Shalom Life | July 01, 2014

The Nosh Pit – Kosher Recipes On The Grill

Summer is finally here! Celebrate with these incredible backyard grill recipes.

By: Sarah Bauder

Published: June 2nd, 2014 in Culture » Food » Recipes

It could get messy, but it will always be memorable. Every week in the Nosh Pit, we’ll lead the gathering of an impassioned group of foodies, offering delectable dishes, seasonal treats, and other goodies to nosh upon.

We’ll introduce the timely scenario – what to bring to an obligatory sports party or contribute to a spring picnic–and share some auspicious recipes. Spice up a soiree, diversify your dinner, or help convince those reluctant souls that ‘soy substitute’ is not synonymous with ‘stale.’

Recipes are best shared, passed from one sated soul to the next, with everyone adding just their own flair, and creating endless yummy possibilities. At a concert, people shed inhibition and share passion in a moment of synergy and excitement; they will do the same in the Nosh Pit, directing their unparalleled enthusiasm towards food.

Kosher Recipes On the Grill

Now that the clement weather is upon us, there’s no better way to cook than with a BBQ. So, dust off the grill, get your grilling utensils handy, and take a look at these tasty recipes that you can cook on a BBQ.

Grilled Salmon Over Lentil Salad With Walnut Vinaigrette from Joy of Kosher


4 salmon fillets (4 oz), skin removed


2 tablespoons Dijon mustard

2 tablespoons canola oil

2 sprigs fresh tarragon, pulled and roughly cho pped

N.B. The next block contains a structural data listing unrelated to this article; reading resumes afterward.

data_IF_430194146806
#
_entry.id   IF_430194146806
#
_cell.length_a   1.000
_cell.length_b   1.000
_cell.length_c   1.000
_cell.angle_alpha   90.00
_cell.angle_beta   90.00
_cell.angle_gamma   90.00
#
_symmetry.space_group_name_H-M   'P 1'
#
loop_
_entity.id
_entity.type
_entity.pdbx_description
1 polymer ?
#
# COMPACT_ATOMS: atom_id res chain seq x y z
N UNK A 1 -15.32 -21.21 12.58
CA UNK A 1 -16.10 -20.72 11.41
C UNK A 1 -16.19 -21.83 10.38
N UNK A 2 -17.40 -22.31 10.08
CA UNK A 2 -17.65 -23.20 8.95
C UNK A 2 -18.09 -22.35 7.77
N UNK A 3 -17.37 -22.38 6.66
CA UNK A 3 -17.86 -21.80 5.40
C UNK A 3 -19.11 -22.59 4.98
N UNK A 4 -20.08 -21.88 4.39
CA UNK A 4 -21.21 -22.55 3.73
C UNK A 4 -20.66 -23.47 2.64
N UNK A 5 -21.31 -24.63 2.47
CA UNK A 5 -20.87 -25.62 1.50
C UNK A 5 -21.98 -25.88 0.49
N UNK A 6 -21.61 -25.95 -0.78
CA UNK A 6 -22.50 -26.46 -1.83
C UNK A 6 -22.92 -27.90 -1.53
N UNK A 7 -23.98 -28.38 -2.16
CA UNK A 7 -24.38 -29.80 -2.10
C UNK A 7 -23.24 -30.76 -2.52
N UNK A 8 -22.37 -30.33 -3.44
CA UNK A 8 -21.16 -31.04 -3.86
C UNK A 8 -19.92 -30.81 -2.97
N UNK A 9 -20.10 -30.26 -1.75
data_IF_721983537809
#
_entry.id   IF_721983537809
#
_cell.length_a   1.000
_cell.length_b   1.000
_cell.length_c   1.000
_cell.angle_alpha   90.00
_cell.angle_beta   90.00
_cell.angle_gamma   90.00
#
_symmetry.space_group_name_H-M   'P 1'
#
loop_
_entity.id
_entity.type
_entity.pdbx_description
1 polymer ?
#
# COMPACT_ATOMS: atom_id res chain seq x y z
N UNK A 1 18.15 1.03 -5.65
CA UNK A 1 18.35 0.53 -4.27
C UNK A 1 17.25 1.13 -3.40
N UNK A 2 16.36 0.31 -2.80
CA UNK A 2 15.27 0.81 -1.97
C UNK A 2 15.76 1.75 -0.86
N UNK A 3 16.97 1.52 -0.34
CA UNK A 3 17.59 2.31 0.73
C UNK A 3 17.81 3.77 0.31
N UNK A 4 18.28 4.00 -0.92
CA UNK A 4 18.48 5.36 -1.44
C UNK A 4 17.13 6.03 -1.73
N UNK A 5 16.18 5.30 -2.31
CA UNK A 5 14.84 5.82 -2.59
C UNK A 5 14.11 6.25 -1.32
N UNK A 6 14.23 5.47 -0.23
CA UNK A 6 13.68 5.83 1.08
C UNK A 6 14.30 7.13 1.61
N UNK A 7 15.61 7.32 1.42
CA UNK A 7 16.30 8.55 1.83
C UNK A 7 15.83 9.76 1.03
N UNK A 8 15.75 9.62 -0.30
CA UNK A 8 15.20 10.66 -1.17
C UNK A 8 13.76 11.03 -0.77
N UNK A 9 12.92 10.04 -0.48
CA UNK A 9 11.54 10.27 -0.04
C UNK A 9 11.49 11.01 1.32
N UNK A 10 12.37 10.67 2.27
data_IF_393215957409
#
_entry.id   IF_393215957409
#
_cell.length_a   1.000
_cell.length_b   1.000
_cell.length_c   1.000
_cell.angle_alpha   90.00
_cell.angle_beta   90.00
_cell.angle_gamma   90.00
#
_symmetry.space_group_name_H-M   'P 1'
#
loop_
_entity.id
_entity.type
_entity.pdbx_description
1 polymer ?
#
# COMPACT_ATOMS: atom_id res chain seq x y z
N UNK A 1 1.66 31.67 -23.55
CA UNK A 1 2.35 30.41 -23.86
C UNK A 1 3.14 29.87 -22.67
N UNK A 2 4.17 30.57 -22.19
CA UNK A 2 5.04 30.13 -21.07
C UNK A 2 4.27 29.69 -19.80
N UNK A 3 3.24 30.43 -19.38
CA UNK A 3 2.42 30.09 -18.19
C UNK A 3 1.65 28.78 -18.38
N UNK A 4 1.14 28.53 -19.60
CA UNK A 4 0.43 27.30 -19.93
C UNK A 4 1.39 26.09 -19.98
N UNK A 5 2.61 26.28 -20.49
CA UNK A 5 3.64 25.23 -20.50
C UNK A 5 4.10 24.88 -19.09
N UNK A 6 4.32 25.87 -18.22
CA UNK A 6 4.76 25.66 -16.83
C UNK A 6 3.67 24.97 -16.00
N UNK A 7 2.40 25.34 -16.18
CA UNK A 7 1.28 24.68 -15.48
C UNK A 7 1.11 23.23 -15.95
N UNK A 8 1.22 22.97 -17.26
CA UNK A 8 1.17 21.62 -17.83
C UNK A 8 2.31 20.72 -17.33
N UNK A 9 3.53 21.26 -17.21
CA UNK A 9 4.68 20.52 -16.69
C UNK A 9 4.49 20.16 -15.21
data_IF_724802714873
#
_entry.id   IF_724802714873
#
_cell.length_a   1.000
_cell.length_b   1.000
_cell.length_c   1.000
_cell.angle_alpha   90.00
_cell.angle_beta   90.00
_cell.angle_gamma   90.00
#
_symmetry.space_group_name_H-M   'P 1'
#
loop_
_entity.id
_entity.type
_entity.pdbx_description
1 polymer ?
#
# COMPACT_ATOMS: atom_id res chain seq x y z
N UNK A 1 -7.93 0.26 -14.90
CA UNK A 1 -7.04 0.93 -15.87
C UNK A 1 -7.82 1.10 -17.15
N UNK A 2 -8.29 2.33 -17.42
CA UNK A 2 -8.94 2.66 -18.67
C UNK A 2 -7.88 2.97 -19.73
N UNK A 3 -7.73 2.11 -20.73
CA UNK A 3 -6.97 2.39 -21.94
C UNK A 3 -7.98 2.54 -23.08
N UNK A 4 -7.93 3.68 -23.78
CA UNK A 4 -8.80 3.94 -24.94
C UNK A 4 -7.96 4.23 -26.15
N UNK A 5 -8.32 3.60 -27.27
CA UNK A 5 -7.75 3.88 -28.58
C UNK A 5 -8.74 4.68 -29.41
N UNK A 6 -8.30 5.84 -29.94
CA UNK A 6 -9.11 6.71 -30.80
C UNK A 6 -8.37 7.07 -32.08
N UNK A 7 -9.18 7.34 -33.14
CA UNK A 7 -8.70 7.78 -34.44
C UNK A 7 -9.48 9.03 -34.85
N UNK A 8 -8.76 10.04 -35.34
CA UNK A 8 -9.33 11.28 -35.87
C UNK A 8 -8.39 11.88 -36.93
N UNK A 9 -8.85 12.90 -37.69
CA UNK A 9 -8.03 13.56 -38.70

1 garlic clove, minced

Lentil Salad:

1 cup dry brown or green lentils, rinsed

2 garlic cloves, peeled and smashed

1 bay leaf

1 rosemary sprig

1 medium carrot, finely diced

1 celery stalk, finely diced

1/4 cup red onion, very finely diced

1/4 cup parsley, finely chopped

1 tablespoon chopped tarragon

lemon wedges for garnish

2 tablespoons red onion, minced

2 cloves garlic

1 tablespoon Dijon mustard

1/4 cup rice or champagne vinegar

1/2 cup canola oil

1/2 cup walnuts, toasted and coarsely chopped

1/4 teaspoon pepper


In medium bowl, combine all marinade ingredients. Place salmon in marinade and gently toss until thoroughly coated. Place fish in resealable bag in refrigerator for at least 1 hour. Heat grill to 375 °F (190 °C), when it’s too hot to hold hand above coals for more than 5 seconds. In 5-quart pot, bring 3 cups (750 mL) of water to a boil. Add lentils, garlic cloves, bay leaf and rosemary sprig. Cook lentils until just tender, about 30 minutes. Strain in colander. In plastic bowl or cup with fitted lid, combine all vinaigrette ingredients. Shake until thoroughly mixed and emulsified. Season with pepper. In large bowl, toss lentils, carrots, celery and red onions together. Stir in enough vinaigrette, about 1/4 cup (60 mL), to coat lentil mixture and store rest in refrigerator for up to one week. Toss in fresh parsley and tarragon. Spray grill rack lightly and cautiously with canola oil cooking spray, then carefully place salmon fillets on hot grill 2 inches (5 cm) apart. Cook on each side 3-4 minutes at diagonal angle to grill rack for professional-looking grill marks. Remove salmon from grill and serve over lentil salad. Garnish with lemon wedges, if desired. The marinade doesn’t have a lot of acid, so it’s perfect for marinating the salmon for up to 10 hours before grilling (or broiling). Consider placing the salmon and marinade in a resealable bag before work and cooking it when you get home. As another time-saver, the components of the lentil salad may be made up to a day ahead and tossed in the vinaigrette at the last minute or 2 hours before serving. As a quicker alternative, use 1 1/2 cups (375 mL) canned, rinsed lentils or black or small red beans instead. Enjoy!

Cumin, Lime, and Garlic Grilled Chicken from Picky Palate


2-3 pounds chicken pieces on the bone